To keep you up to date with what's happening in global health, I will now be posting biweekly round ups of the most significant and interesting news, views and events.As we're focused on the more creative ways of story telling here at Creatology, I will include a selection of news and feature articles, blogs, pictures, data visualizations, videos and more.
Archaeologists have discovered two sets of art kits thought to be 100,000 years old at a cave in South Africa. The findings provide a glimpse into how early humans produced and stored ochre - a form of paint - which pushes back our understanding of when evolved complex cognition occured by around 20,000 - 30,000 years.
I am liveblogging throughout the day. Please tweet me @christineottery or email me on christineottery (at) gmail.com if you see anything interesting I should consider adding or have any comments on proceedings.
I have created a Dipity timeline of environmental disasters and law. It starts at the Industrial Revolution, and I would ask you to have a play with the zoom, especially to look at 2010 and 2011.
In my world there is social media you enjoy using and social media you feel you have got use to push things out there (ahem... Google+). I have to confess similar feelings to academic and technology journalist Aleks Krotski when she writes in the Guardian that: "For some time now, I've been struggling with what I call "social network emotional anaemia".
"Can art and science ever be reconciled?" fret various pundits periodically, wringing their hands about the fundamental disconnect between two seemingly divided worlds.
The reason for this post is out of solidarity for the protestors against the Keystone XL pipeline, and partly because I am surprised to still encounter people who don't know about the Alberta tar sands.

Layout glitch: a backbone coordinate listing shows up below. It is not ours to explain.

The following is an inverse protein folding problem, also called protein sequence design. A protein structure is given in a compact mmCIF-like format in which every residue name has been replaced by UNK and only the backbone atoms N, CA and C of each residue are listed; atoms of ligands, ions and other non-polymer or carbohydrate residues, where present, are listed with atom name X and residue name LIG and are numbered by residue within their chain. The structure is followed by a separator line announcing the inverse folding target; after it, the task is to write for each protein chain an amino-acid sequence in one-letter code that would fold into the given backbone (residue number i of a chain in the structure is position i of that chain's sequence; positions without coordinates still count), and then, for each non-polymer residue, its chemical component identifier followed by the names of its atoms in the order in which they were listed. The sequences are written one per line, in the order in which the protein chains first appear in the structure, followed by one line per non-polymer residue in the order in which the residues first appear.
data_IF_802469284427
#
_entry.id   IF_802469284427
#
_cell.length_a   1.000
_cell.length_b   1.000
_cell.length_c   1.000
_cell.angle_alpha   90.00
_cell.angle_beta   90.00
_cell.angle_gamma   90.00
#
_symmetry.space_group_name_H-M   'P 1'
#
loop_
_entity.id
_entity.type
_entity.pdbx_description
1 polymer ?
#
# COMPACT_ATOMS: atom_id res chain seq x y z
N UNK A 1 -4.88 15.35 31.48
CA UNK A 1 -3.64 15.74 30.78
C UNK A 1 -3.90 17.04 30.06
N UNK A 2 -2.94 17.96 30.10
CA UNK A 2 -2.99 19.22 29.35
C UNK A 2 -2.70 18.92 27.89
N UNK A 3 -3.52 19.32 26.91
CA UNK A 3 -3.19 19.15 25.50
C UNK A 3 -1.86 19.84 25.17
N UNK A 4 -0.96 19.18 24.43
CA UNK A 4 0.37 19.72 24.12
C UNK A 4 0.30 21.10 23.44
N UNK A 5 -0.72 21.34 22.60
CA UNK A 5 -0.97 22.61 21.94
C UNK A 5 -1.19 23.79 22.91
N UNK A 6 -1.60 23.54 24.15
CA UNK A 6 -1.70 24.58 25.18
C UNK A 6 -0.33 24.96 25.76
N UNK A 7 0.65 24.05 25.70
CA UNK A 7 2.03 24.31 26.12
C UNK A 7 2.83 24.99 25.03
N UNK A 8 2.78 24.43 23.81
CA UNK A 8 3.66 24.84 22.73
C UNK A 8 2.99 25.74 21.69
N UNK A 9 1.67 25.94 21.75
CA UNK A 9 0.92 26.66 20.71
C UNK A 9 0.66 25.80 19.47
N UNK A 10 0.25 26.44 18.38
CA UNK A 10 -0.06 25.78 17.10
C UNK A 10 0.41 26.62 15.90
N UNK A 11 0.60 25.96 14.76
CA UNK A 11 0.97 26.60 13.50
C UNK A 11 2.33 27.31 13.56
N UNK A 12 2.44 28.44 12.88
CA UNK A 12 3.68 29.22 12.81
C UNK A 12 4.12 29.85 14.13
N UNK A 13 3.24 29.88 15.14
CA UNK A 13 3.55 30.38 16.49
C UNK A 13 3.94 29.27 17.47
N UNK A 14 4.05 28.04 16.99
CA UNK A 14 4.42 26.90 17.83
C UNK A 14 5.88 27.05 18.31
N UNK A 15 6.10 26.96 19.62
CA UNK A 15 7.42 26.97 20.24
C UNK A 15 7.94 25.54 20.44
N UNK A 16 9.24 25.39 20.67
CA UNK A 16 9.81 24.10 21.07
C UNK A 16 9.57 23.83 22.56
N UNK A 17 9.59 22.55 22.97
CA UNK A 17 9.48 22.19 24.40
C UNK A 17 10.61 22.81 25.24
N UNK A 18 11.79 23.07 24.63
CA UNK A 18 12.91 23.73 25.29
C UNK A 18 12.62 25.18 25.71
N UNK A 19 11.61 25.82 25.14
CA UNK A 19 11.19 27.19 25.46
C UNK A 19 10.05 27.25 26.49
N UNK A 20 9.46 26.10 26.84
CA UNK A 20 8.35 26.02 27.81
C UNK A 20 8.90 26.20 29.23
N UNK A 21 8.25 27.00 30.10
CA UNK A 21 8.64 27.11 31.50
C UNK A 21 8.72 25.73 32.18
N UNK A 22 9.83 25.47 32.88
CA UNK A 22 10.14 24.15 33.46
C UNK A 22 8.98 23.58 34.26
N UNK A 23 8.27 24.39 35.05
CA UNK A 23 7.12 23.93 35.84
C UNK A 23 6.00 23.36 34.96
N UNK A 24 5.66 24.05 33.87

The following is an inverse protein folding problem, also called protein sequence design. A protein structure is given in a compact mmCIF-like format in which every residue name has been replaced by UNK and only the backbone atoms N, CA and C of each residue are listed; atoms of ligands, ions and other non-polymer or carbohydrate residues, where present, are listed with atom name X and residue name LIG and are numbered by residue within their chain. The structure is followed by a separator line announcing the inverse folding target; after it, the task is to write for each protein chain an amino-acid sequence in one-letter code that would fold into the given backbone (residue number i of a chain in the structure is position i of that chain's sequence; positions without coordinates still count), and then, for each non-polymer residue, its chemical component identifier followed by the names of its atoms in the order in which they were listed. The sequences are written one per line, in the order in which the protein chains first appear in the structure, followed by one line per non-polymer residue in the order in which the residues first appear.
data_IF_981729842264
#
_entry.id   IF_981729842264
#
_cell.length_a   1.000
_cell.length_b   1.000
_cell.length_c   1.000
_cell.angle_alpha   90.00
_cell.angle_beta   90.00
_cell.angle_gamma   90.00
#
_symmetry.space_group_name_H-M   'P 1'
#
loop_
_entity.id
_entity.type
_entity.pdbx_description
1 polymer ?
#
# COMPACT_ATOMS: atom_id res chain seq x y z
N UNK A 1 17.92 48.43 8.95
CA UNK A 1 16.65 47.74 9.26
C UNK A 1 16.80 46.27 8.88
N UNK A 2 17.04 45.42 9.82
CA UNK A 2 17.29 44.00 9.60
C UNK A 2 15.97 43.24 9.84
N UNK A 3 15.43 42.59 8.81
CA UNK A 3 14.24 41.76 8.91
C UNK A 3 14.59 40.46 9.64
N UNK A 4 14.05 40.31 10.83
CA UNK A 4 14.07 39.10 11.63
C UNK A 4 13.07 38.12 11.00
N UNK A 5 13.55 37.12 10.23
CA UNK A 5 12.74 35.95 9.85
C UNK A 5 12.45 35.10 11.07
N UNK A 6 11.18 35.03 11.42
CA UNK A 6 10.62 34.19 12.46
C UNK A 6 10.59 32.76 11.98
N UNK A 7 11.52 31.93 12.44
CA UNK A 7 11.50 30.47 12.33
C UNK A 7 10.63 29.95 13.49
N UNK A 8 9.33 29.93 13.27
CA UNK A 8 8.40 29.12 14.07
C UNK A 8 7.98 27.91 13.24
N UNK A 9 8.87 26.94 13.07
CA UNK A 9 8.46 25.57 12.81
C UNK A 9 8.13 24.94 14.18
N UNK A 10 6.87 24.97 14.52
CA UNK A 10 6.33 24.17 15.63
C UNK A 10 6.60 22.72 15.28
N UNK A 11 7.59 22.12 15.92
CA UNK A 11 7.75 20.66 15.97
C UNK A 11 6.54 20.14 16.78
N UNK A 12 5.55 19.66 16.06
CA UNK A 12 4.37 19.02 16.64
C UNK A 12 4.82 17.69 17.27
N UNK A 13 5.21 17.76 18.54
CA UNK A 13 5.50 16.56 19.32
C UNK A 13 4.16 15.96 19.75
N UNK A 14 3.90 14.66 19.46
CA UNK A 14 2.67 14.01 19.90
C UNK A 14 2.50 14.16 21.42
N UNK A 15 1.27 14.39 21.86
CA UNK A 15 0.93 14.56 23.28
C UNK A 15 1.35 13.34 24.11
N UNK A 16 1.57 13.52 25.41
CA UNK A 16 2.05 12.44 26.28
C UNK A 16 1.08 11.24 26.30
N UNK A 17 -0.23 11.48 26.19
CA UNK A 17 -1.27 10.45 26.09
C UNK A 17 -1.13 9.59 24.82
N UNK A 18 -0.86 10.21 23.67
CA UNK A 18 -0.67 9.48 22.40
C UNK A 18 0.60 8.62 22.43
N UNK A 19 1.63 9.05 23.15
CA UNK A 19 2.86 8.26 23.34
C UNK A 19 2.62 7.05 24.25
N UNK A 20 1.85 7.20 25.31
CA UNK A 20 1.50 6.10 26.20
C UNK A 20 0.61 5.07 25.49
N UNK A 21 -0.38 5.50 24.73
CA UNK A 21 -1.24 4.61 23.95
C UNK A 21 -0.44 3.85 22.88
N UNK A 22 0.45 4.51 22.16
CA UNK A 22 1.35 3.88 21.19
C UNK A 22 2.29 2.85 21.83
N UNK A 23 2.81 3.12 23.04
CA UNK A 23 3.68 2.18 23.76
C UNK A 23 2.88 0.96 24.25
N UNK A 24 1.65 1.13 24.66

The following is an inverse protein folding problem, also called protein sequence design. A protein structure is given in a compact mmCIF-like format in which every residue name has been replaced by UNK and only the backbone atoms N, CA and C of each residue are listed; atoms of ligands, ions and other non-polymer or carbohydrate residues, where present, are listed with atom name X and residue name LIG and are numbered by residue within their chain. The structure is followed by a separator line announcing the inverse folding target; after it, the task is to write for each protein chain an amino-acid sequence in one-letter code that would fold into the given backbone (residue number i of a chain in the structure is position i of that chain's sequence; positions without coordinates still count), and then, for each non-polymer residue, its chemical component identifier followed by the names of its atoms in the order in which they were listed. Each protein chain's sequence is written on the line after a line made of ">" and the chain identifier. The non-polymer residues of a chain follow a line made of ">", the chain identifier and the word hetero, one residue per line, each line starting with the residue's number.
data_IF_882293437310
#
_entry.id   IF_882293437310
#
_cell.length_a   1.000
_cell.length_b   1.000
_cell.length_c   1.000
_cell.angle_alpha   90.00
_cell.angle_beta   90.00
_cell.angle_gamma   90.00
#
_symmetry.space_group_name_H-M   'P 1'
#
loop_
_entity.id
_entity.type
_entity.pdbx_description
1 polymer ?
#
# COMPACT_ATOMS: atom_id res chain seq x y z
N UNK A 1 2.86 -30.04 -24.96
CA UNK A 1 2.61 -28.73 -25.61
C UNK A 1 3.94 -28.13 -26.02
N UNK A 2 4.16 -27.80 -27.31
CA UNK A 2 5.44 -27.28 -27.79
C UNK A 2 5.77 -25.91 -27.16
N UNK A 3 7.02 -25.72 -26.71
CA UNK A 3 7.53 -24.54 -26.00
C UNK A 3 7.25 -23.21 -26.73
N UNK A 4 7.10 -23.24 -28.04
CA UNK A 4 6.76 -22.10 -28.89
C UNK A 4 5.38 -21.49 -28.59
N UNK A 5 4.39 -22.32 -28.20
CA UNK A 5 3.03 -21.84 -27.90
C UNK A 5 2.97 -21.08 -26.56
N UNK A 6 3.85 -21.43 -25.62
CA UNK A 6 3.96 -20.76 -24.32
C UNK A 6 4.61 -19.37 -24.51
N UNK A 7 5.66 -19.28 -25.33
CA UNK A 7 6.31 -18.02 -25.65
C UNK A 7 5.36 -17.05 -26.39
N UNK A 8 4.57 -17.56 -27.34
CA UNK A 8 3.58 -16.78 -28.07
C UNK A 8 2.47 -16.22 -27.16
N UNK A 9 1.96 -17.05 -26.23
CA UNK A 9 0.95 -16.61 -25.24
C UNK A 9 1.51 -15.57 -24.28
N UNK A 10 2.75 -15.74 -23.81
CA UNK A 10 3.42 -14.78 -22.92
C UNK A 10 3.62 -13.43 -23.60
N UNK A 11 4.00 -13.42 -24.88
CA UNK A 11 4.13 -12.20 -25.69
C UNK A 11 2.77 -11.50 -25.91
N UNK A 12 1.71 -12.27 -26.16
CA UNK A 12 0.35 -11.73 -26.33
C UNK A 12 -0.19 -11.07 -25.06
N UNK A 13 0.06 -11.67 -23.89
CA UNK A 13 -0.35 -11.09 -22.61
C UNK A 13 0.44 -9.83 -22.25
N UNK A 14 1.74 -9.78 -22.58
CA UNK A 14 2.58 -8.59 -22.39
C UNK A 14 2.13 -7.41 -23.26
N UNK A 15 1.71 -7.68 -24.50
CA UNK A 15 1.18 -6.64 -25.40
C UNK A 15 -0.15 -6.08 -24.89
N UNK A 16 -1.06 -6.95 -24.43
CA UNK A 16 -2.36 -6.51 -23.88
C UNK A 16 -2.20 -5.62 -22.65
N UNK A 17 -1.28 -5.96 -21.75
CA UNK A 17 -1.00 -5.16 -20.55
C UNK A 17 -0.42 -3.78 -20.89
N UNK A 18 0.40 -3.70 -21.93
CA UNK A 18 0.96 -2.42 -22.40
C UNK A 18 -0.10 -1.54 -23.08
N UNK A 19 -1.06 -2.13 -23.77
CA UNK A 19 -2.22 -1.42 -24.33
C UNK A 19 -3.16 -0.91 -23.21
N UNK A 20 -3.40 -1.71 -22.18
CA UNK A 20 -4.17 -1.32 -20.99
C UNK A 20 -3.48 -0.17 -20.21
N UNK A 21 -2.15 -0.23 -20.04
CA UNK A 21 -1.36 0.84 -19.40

The above question was posed by Vincent M. Holt in 1885 in his book of the same name, and now, having munched on a choice selection myself, I can offer an answer to that question: because they taste pretty awful and have a horrible texture to boot.The topic was also the subject of a recent TED talk, in which Marcel Dicke proclaimed that insects can hold their own against meat in terms of flavour.
A mosquito on human skin. Credit: USDA Every year, 50-100 million people are infected with the dengue fever virus, which is transmitted to humans through the bites of female Aedes aegypti mosquitoes, mainly in South East Asia and South America.
Haeckel's Actiniae We like to keep things topical here at Creatology and, with that in mind, I’d like to talk about a book published in Germany at the turn of the 20 th -century.
STAFFBehind the scenes at Scientific AmericanRead
Anecdotes from the Archive
Anthropology in Practice
Exploring the human condition.Read
Insights into intelligence, creativity, and the mindRead
Everything you always wanted to know about raising science-literate kidsRead
Dark Star Diaries
Explore the science behind the dog in your bedRead
News and research about endangered species from around the worldRead
Frontiers for Young Minds
Science by and for kids ages 8-15Read
Commentary invited by editors of Scientific AmericanRead
Illusions, Delusions, and Everyday DeceptionsRead
Discussion and news about planets, exoplanets, and astrobiologyRead
MIND Guest Blog
Commentary invited by editors of Scientific American MindRead
Not bad science
New discoveries in animal behavior and cognitionRead
Opinion, arguments & analyses from guest experts and from the editors of Scientific AmericanRead
More than wires - exploring the connections between energy, environment, and our livesRead
Roots of Unity
Mathematics: learning it, doing it, celebrating it.Read
Adventures in the good science of rock-breaking.Read
STAFFIllustrating science since 1845Read
STAFFA science blog, sans blagueRead
Amphibians, reptiles, birds and mammals - living and extinctRead
The Artful Amoeba
A Blog About the Weird Wonderfulness of Life on EarthRead
Exploring and celebrating diversity in science.Read